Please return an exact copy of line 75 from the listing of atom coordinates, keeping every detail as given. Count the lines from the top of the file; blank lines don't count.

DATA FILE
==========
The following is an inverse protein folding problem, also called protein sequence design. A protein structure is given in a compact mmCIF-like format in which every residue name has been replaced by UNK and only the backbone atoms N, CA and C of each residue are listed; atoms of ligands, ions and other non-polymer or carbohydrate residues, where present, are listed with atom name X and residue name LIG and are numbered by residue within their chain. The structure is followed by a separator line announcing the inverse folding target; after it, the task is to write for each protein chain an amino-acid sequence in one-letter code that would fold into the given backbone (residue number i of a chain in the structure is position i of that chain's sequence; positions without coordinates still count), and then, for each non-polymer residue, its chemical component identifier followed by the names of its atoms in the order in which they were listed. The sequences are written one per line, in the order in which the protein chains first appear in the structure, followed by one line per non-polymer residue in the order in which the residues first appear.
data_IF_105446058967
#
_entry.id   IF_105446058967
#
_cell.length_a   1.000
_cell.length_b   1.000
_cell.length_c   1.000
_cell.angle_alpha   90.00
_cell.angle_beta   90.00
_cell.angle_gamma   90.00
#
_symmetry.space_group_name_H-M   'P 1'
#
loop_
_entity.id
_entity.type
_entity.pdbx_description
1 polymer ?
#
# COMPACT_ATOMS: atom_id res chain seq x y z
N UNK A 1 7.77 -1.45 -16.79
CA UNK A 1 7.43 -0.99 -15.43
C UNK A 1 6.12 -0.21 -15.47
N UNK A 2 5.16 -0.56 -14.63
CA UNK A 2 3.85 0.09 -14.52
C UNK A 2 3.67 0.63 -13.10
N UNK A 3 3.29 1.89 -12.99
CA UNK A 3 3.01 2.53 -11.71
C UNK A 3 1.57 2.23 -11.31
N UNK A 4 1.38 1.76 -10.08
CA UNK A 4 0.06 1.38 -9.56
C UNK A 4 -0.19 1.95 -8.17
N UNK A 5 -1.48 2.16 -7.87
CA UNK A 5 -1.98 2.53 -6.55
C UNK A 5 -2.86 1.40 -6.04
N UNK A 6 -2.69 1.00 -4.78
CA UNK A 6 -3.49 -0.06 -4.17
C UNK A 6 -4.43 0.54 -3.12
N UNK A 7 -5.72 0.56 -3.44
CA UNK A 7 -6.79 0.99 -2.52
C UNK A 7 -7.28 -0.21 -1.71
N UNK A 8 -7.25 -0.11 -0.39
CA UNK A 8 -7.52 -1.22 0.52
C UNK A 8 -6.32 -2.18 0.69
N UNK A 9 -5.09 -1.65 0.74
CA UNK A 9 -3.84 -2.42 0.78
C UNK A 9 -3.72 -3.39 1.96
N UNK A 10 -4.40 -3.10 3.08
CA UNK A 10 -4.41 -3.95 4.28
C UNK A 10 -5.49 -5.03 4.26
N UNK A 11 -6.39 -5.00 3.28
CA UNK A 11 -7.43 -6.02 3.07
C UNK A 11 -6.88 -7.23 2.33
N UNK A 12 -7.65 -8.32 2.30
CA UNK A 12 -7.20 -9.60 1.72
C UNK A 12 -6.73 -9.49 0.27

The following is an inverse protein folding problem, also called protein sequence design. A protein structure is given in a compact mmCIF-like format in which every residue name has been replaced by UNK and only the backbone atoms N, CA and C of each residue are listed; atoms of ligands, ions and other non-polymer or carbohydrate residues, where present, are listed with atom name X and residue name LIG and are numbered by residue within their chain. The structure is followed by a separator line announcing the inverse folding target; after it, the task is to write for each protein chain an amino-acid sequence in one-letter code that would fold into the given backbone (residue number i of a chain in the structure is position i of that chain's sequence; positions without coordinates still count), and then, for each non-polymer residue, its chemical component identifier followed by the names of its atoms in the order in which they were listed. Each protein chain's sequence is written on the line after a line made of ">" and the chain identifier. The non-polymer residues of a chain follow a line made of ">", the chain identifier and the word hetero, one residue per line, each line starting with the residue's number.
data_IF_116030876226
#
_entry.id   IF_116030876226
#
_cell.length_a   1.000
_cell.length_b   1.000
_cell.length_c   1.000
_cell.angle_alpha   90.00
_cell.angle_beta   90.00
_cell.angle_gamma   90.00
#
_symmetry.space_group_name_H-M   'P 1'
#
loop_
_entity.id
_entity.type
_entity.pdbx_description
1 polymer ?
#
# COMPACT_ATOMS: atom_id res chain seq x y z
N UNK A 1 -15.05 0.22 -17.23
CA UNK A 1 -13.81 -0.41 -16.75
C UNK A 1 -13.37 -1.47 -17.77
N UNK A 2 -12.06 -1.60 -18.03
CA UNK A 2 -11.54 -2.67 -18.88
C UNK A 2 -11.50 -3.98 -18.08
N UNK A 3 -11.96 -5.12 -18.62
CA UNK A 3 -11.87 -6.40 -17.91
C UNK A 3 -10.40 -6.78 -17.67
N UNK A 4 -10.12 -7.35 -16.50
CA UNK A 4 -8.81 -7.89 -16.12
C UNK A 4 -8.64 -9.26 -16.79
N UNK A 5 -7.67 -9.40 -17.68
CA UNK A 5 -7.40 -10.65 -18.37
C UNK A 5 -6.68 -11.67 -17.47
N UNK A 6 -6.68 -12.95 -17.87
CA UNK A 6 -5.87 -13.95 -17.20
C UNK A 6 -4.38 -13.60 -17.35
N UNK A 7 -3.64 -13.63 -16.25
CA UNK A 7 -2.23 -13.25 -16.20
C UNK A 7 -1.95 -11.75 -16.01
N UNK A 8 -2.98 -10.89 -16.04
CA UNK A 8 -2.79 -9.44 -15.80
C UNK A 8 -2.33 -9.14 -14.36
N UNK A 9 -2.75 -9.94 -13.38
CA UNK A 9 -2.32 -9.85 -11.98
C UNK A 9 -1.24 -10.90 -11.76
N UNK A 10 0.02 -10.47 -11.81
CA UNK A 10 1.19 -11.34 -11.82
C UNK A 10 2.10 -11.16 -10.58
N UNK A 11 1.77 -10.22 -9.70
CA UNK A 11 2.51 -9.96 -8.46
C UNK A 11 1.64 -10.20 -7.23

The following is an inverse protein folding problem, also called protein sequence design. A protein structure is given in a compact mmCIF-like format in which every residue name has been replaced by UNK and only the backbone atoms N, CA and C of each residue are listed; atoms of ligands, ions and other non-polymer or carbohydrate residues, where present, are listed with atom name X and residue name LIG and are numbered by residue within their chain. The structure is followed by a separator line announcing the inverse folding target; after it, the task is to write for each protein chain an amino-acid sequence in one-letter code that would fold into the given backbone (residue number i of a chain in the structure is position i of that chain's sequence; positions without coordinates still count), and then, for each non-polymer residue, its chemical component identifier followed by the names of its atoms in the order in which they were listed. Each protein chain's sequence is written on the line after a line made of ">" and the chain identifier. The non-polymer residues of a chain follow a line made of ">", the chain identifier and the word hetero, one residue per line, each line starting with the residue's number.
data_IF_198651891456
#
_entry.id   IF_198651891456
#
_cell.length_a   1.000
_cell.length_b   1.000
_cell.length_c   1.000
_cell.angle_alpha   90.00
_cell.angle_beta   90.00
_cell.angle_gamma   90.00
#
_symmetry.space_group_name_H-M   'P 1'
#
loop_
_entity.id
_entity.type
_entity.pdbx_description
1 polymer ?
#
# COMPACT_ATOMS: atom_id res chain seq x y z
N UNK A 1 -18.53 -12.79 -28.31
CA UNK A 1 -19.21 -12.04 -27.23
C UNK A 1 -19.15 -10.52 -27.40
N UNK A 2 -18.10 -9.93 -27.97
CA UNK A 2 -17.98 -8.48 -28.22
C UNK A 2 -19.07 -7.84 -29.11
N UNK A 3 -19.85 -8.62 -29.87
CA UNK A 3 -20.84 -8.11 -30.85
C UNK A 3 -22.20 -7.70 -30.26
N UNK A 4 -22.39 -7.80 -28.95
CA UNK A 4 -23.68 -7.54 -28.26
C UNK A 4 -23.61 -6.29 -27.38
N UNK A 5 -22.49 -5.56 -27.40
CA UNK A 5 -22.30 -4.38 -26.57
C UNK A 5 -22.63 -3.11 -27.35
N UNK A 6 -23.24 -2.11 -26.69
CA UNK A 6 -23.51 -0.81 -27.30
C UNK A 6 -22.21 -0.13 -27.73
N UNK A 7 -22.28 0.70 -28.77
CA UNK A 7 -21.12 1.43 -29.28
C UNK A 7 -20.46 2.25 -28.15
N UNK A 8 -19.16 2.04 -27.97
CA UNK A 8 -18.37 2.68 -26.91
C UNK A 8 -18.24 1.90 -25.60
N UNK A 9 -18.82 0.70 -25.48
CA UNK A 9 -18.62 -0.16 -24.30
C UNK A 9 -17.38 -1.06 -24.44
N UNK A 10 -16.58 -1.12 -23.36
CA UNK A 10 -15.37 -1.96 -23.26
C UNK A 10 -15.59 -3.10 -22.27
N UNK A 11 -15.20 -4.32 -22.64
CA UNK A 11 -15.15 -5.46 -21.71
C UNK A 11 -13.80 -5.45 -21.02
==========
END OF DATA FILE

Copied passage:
_entity.pdbx_description